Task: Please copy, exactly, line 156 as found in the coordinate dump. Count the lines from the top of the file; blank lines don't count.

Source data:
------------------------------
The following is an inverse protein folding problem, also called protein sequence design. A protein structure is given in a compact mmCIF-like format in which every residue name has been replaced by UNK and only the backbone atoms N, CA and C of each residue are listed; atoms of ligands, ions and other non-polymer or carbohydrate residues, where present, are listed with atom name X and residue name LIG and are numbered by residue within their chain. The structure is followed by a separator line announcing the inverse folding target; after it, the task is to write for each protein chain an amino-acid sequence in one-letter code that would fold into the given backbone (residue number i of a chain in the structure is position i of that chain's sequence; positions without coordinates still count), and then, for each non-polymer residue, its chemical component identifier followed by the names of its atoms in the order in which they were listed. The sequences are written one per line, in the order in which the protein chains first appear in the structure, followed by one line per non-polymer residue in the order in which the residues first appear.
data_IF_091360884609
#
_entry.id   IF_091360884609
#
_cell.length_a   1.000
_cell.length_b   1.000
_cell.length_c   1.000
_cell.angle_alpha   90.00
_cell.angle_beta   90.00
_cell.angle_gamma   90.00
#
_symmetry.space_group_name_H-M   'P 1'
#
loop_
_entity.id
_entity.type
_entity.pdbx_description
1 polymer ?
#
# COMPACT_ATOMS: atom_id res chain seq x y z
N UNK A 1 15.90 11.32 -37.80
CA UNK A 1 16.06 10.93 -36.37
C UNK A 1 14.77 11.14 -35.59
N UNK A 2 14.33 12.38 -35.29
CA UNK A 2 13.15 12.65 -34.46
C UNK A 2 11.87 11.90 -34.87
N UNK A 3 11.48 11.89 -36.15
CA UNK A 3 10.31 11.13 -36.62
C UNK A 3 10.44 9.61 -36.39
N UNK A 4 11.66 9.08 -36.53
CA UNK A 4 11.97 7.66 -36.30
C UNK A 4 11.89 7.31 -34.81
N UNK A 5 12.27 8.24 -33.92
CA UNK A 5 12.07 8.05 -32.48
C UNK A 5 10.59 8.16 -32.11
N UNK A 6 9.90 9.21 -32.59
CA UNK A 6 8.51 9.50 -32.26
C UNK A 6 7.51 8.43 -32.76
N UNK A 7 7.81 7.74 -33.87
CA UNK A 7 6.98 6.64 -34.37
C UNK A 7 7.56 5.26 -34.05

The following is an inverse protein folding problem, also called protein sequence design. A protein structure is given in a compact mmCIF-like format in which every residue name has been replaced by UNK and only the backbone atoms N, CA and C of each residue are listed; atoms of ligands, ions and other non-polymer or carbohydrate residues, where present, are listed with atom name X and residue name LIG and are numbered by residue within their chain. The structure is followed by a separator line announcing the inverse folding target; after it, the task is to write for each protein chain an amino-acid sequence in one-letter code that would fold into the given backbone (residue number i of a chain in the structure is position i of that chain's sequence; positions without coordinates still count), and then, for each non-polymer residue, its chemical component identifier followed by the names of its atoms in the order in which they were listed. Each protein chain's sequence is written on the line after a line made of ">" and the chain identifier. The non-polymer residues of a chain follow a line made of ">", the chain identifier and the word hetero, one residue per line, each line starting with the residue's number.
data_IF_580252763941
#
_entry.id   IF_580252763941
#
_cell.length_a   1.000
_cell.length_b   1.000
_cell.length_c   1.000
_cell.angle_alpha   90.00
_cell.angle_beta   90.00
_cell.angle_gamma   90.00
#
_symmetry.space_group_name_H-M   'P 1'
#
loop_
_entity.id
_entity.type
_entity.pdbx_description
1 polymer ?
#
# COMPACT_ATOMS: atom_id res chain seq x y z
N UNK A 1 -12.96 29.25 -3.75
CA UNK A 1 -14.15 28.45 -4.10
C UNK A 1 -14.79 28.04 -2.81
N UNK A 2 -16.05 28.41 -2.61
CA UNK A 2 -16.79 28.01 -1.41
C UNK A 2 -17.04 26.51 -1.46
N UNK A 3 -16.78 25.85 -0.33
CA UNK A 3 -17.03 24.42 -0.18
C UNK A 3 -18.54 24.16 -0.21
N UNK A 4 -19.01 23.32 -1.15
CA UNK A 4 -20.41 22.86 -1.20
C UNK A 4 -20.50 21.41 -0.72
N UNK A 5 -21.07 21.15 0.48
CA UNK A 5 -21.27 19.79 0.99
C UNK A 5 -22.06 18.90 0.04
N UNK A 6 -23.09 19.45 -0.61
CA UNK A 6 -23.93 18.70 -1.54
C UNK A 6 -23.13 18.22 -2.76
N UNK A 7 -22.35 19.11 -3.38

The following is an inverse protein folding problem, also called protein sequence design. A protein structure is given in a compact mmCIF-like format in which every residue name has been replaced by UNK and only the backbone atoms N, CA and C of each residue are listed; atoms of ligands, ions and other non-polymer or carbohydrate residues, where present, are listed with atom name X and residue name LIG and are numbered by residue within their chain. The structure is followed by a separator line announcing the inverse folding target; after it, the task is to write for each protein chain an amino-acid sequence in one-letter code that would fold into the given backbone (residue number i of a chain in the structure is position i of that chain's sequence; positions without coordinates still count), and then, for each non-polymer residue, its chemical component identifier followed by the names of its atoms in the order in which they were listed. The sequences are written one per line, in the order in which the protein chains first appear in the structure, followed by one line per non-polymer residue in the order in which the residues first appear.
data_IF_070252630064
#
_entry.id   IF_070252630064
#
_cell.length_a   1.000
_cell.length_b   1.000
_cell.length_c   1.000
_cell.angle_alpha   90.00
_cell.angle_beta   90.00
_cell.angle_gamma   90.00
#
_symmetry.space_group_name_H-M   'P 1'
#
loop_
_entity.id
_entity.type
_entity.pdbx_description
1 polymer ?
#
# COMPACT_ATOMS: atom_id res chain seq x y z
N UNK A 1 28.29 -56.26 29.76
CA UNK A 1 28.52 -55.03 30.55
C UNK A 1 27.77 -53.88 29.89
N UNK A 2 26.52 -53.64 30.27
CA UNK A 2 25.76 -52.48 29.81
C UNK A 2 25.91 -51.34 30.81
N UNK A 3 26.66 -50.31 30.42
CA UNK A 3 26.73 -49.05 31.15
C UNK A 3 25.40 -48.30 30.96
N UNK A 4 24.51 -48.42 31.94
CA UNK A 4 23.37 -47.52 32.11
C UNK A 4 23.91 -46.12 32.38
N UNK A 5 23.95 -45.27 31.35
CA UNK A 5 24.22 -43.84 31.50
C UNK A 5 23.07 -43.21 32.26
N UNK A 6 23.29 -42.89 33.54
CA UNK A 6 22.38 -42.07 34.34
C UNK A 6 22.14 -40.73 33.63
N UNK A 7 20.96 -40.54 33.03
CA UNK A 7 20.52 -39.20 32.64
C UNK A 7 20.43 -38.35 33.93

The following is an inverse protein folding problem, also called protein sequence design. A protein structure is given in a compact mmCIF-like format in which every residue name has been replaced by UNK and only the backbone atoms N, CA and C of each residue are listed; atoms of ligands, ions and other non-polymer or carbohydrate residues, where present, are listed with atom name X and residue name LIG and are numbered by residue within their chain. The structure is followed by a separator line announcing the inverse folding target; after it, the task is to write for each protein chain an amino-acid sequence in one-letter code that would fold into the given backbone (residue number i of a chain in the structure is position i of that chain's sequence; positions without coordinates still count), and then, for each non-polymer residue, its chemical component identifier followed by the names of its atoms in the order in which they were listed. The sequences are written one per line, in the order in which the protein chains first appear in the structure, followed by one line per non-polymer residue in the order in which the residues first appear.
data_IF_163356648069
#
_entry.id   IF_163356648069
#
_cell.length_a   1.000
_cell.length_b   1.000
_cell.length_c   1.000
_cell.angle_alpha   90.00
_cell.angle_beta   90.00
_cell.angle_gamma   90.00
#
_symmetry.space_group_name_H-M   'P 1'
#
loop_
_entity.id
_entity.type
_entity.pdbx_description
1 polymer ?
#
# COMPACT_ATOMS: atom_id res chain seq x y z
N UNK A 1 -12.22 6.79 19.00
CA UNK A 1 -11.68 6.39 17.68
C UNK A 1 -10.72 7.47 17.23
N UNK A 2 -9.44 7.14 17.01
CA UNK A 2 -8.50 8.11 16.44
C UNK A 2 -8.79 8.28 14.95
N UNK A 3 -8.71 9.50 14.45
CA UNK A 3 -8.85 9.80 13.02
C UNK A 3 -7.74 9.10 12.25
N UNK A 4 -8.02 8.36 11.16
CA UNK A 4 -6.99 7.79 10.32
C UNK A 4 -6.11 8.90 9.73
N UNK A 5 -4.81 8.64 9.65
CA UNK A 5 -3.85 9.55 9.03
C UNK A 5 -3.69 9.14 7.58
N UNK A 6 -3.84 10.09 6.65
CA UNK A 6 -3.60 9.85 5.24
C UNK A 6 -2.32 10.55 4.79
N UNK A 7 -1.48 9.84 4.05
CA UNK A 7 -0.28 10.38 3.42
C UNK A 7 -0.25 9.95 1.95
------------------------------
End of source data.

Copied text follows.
CA UNK A 4 -6.99 7.79 10.32